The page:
Sociology 520q: Selected Topics in Social Processes

Instructor: Paul DiMaggio (258-1971)
Time: 9:00am-12noon, Tuesday
Place: 2-C-8 Green Hall

|Readings|Objective|Focus|Requirements|Fish|Week 1|Week 2|Week 3|Week 4|Week 5|Week 6|

The next two weeks provide menus de gustation for two organization-theory cuisines, described rather arbitrarily as "rational" and "institutional." (These terms are convenient but, as we shall see, unfair, in that the best works in each cluster acknowledge both rational and a-rational sources of behavior, as all good research must.) Under the rational/ecological rubric, we explore three of the most powerful and influential analytic approaches of the last 20 years: Williamson's transaction-cost economics; Hannan and Freeman's organizational ecology; and Ron Burt's version of strategic network analysis. Under the institutional label, we explore a couple versions of neoinstitutional theory, work on organizational culture, and organizational ethnography.

The final two weeks are more topical in focus, and will permit us to use the conceptual capital accumulated during the previous four weeks. The first of these deals broadly with technology, and offers a smattering of new and old, structural and political approaches. The second deals broadly with organizations and inequality, focussing on several approaches to thinking about gender in organizations.

Each student will do two kinds of writing: 

a) For two of the remaining five meetings, he or she will prepare memoranda of 2-4 pages on the readings, to be completed by the time the seminar meets. (No credit will be received for memoranda handed in thereafter.) Memoranda should be regarded as writing and thinking exercises, not as finished products. Use them to engage each week's materials and respond with questions, criticisms and new ideas that they suggest. Memoranda should be used to develop ideas informally over time and to put into words impressions that seem worth developing. Because I will read them each week, they also provide an opportunity to receive individualized feedback.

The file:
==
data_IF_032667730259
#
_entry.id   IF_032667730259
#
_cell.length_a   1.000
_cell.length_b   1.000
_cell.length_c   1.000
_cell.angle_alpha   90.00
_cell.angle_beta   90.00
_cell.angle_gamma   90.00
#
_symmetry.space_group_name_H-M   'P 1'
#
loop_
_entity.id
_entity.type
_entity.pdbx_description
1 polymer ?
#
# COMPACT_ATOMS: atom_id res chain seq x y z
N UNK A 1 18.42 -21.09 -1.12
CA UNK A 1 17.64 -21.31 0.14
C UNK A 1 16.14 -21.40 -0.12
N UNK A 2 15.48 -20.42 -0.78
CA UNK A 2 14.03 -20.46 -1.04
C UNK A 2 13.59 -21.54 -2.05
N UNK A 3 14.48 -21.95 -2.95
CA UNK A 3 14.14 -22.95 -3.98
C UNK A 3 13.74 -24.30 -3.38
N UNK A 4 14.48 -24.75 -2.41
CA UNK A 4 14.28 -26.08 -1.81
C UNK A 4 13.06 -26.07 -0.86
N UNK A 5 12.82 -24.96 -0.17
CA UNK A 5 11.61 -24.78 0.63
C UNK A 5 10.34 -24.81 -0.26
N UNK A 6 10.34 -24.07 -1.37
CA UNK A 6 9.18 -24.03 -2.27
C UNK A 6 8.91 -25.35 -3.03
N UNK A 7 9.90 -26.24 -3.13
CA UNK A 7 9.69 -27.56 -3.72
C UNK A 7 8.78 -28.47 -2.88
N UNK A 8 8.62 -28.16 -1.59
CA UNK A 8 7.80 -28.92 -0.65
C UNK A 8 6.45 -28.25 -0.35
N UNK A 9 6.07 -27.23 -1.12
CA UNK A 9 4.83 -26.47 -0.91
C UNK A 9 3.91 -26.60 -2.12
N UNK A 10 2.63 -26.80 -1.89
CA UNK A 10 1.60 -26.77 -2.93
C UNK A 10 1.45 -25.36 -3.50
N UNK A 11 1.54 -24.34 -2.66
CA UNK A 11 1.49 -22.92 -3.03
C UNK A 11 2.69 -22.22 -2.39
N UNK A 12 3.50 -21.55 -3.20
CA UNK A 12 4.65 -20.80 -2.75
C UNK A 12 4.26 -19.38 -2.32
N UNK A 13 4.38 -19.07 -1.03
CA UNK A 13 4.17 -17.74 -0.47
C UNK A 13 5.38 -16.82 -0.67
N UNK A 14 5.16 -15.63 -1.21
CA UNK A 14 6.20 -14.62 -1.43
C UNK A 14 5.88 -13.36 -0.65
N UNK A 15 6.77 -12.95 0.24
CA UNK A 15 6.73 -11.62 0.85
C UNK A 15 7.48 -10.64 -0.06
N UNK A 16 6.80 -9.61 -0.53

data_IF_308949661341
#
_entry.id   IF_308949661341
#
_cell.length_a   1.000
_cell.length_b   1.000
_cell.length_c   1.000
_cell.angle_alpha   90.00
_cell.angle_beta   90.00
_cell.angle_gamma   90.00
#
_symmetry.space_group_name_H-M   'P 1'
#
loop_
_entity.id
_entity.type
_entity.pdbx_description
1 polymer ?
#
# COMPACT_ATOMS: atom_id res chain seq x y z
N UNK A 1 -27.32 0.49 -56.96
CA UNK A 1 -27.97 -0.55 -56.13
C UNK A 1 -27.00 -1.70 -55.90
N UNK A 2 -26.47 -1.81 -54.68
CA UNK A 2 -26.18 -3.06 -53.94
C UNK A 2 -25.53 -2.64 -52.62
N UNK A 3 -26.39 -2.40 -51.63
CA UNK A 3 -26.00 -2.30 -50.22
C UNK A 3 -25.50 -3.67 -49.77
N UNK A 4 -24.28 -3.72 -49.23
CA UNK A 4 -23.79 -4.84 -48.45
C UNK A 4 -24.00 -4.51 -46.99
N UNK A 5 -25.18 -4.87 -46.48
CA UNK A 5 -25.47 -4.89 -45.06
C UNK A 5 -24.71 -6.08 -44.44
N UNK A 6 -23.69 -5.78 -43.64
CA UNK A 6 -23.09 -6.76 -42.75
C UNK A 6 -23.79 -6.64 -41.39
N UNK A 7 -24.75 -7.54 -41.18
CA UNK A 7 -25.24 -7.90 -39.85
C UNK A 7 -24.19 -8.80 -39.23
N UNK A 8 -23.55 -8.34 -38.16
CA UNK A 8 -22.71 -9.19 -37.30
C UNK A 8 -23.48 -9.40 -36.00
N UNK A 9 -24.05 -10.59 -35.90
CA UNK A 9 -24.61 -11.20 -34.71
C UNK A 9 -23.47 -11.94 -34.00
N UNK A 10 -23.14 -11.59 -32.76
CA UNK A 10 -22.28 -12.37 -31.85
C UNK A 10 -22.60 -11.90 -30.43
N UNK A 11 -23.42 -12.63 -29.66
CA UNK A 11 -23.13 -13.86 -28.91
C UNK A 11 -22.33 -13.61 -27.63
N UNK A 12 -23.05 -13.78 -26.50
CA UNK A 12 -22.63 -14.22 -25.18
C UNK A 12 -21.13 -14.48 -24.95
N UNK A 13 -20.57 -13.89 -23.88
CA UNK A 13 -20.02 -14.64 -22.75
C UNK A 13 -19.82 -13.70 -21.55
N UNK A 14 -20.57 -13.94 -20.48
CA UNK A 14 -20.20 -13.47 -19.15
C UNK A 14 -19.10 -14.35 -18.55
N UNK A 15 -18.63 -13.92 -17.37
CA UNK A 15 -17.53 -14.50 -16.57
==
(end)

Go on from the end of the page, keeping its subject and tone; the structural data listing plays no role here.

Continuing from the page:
b) For the end of the course, each student will prepare a memorandum of 4-6 pages reflecting on ways in which the material may be useful in pursuing their personal research agendas.

Enrollment is open to any graduate student in Sociology, any other social-science department or the Woodrow Wilson school, and, upon application, to undergraduate sociology majors..




Week 1) Tuesday, September 16: Bureaucracy

Week 2) Tuesday, September 23: The Carnegie School


Week 3) Tuesday, September 30: Rational and Ecological Approaches to Organizational Analysis


Week 4) Tuesday, October 7: Institutional Approaches to Organizational Analysis


Week 5) Tuesday, October 14: Technology

Week 6) Tuesday, October 21: Organizations and Inequality: Gender


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